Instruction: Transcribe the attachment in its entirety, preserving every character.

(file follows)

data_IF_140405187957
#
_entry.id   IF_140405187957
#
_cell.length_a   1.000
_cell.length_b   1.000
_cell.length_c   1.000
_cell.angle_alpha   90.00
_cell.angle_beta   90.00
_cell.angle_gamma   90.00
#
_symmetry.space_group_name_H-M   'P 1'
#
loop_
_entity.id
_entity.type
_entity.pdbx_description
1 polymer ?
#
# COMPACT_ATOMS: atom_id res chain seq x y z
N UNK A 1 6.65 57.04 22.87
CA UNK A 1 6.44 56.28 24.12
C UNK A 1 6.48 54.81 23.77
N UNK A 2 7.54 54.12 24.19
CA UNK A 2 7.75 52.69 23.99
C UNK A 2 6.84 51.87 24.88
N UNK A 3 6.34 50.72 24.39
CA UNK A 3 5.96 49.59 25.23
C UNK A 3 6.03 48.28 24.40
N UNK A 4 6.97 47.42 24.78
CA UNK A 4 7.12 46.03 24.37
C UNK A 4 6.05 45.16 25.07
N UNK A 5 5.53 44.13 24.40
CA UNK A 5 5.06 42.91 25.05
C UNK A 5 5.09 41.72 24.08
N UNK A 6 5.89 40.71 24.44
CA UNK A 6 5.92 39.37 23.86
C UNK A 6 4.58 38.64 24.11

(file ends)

data_IF_140405187957
#
_entry.id   IF_140405187957
#
_cell.length_a   1.000
_cell.length_b   1.000
_cell.length_c   1.000
_cell.angle_alpha   90.00
_cell.angle_beta   90.00
_cell.angle_gamma   90.00
#
_symmetry.space_group_name_H-M   'P 1'
#
loop_
_entity.id
_entity.type
_entity.pdbx_description
1 polymer ?
#
# COMPACT_ATOMS: atom_id res chain seq x y z
N UNK A 1 6.65 57.04 22.87
CA UNK A 1 6.44 56.28 24.12
C UNK A 1 6.48 54.81 23.77
N UNK A 2 7.54 54.12 24.19
CA UNK A 2 7.75 52.69 23.99
C UNK A 2 6.84 51.87 24.88
N UNK A 3 6.34 50.72 24.39
CA UNK A 3 5.96 49.59 25.23
C UNK A 3 6.03 48.28 24.40
N UNK A 4 6.97 47.42 24.78
CA UNK A 4 7.12 46.03 24.37
C UNK A 4 6.05 45.16 25.07
N UNK A 5 5.53 44.13 24.40
CA UNK A 5 5.06 42.91 25.05
C UNK A 5 5.09 41.72 24.08
N UNK A 6 5.89 40.71 24.44
CA UNK A 6 5.92 39.37 23.86
C UNK A 6 4.58 38.64 24.11